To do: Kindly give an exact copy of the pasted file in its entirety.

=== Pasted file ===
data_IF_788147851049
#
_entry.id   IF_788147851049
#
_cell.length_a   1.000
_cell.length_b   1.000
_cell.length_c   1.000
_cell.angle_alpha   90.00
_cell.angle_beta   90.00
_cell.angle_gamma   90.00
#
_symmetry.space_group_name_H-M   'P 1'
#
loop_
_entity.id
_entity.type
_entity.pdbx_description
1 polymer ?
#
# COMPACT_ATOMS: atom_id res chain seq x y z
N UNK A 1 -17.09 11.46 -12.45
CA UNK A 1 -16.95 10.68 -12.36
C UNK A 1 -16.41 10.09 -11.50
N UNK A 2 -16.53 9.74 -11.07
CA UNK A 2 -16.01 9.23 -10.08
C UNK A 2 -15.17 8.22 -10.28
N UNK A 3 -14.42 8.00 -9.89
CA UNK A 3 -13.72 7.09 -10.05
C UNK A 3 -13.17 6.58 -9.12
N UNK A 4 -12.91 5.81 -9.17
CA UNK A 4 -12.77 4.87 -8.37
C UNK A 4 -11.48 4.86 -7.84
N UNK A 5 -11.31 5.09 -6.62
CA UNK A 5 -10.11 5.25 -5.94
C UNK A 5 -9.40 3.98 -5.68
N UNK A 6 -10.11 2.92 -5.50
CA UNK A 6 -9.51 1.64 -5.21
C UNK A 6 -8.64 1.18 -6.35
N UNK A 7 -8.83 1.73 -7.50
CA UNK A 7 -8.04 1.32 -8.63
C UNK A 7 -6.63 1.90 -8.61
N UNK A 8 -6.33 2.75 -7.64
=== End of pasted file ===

data_IF_788147851049
#
_entry.id   IF_788147851049
#
_cell.length_a   1.000
_cell.length_b   1.000
_cell.length_c   1.000
_cell.angle_alpha   90.00
_cell.angle_beta   90.00
_cell.angle_gamma   90.00
#
_symmetry.space_group_name_H-M   'P 1'
#
loop_
_entity.id
_entity.type
_entity.pdbx_description
1 polymer ?
#
# COMPACT_ATOMS: atom_id res chain seq x y z
N UNK A 1 -17.09 11.46 -12.45
CA UNK A 1 -16.95 10.68 -12.36
C UNK A 1 -16.41 10.09 -11.50
N UNK A 2 -16.53 9.74 -11.07
CA UNK A 2 -16.01 9.23 -10.08
C UNK A 2 -15.17 8.22 -10.28
N UNK A 3 -14.42 8.00 -9.89
CA UNK A 3 -13.72 7.09 -10.05
C UNK A 3 -13.17 6.58 -9.12
N UNK A 4 -12.91 5.81 -9.17
CA UNK A 4 -12.77 4.87 -8.37
C UNK A 4 -11.48 4.86 -7.84
N UNK A 5 -11.31 5.09 -6.62
CA UNK A 5 -10.11 5.25 -5.94
C UNK A 5 -9.40 3.98 -5.68
N UNK A 6 -10.11 2.92 -5.50
CA UNK A 6 -9.51 1.64 -5.21
C UNK A 6 -8.64 1.18 -6.35
N UNK A 7 -8.83 1.73 -7.50
CA UNK A 7 -8.04 1.32 -8.63
C UNK A 7 -6.63 1.90 -8.61
N UNK A 8 -6.33 2.75 -7.64